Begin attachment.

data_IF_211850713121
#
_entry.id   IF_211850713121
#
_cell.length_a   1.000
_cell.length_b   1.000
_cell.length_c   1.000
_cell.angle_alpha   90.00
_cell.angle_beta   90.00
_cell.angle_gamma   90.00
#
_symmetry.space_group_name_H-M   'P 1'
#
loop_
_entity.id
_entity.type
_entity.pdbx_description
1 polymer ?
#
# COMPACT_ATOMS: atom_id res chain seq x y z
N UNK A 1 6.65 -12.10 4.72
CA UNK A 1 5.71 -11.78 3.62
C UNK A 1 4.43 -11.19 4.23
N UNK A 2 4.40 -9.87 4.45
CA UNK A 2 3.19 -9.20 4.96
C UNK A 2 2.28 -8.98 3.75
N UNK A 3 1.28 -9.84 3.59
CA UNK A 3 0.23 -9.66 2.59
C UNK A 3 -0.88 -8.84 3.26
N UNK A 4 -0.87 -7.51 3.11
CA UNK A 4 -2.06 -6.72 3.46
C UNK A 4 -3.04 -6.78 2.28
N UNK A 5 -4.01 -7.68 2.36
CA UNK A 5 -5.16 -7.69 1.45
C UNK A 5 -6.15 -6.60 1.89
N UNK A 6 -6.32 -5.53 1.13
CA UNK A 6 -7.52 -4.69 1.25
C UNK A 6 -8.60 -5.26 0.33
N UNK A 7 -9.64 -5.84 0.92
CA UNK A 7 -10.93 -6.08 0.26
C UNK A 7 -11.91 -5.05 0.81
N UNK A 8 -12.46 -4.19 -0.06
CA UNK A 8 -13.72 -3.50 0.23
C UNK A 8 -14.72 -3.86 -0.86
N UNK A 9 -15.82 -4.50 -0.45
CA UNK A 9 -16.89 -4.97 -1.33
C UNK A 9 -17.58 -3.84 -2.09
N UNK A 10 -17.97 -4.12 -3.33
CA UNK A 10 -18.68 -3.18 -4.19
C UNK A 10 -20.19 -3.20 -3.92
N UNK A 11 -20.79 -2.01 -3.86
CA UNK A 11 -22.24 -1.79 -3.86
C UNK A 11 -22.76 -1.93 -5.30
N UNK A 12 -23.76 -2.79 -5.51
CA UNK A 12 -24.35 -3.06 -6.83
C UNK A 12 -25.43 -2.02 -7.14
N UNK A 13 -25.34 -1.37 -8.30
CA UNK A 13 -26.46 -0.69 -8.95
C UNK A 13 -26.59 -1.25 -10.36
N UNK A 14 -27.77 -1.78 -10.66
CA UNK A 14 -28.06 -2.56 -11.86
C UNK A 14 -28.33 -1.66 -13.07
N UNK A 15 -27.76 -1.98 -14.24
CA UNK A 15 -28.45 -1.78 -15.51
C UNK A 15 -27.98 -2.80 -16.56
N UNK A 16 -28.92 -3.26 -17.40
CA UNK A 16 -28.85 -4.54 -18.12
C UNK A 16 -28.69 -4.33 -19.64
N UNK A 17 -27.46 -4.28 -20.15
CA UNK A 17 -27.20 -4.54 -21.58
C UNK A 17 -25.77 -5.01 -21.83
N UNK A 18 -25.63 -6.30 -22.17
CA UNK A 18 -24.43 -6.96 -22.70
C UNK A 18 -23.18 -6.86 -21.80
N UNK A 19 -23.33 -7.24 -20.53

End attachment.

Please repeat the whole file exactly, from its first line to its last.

data_IF_211850713121
#
_entry.id   IF_211850713121
#
_cell.length_a   1.000
_cell.length_b   1.000
_cell.length_c   1.000
_cell.angle_alpha   90.00
_cell.angle_beta   90.00
_cell.angle_gamma   90.00
#
_symmetry.space_group_name_H-M   'P 1'
#
loop_
_entity.id
_entity.type
_entity.pdbx_description
1 polymer ?
#
# COMPACT_ATOMS: atom_id res chain seq x y z
N UNK A 1 6.65 -12.10 4.72
CA UNK A 1 5.71 -11.78 3.62
C UNK A 1 4.43 -11.19 4.23
N UNK A 2 4.40 -9.87 4.45
CA UNK A 2 3.19 -9.20 4.96
C UNK A 2 2.28 -8.98 3.75
N UNK A 3 1.28 -9.84 3.59
CA UNK A 3 0.23 -9.66 2.59
C UNK A 3 -0.88 -8.84 3.26
N UNK A 4 -0.87 -7.51 3.11
CA UNK A 4 -2.06 -6.72 3.46
C UNK A 4 -3.04 -6.78 2.28
N UNK A 5 -4.01 -7.68 2.36
CA UNK A 5 -5.16 -7.69 1.45
C UNK A 5 -6.15 -6.60 1.89
N UNK A 6 -6.32 -5.53 1.13
CA UNK A 6 -7.52 -4.69 1.25
C UNK A 6 -8.60 -5.26 0.33
N UNK A 7 -9.64 -5.84 0.92
CA UNK A 7 -10.93 -6.08 0.26
C UNK A 7 -11.91 -5.05 0.81
N UNK A 8 -12.46 -4.19 -0.06
CA UNK A 8 -13.72 -3.50 0.23
C UNK A 8 -14.72 -3.86 -0.86
N UNK A 9 -15.82 -4.50 -0.45
CA UNK A 9 -16.89 -4.97 -1.33
C UNK A 9 -17.58 -3.84 -2.09
N UNK A 10 -17.97 -4.12 -3.33
CA UNK A 10 -18.68 -3.18 -4.19
C UNK A 10 -20.19 -3.20 -3.92
N UNK A 11 -20.79 -2.01 -3.86
CA UNK A 11 -22.24 -1.79 -3.86
C UNK A 11 -22.76 -1.93 -5.30
N UNK A 12 -23.76 -2.79 -5.51
CA UNK A 12 -24.35 -3.06 -6.83
C UNK A 12 -25.43 -2.02 -7.14
N UNK A 13 -25.34 -1.37 -8.30
CA UNK A 13 -26.46 -0.69 -8.95
C UNK A 13 -26.59 -1.25 -10.36
N UNK A 14 -27.77 -1.78 -10.66
CA UNK A 14 -28.06 -2.56 -11.86
C UNK A 14 -28.33 -1.66 -13.07
N UNK A 15 -27.76 -1.98 -14.24
CA UNK A 15 -28.45 -1.78 -15.51
C UNK A 15 -27.98 -2.80 -16.56
N UNK A 16 -28.92 -3.26 -17.40
CA UNK A 16 -28.85 -4.54 -18.12
C UNK A 16 -28.69 -4.33 -19.64
N UNK A 17 -27.46 -4.28 -20.15
CA UNK A 17 -27.20 -4.54 -21.58
C UNK A 17 -25.77 -5.01 -21.83
N UNK A 18 -25.63 -6.30 -22.17
CA UNK A 18 -24.43 -6.96 -22.70
C UNK A 18 -23.18 -6.86 -21.80
N UNK A 19 -23.33 -7.24 -20.53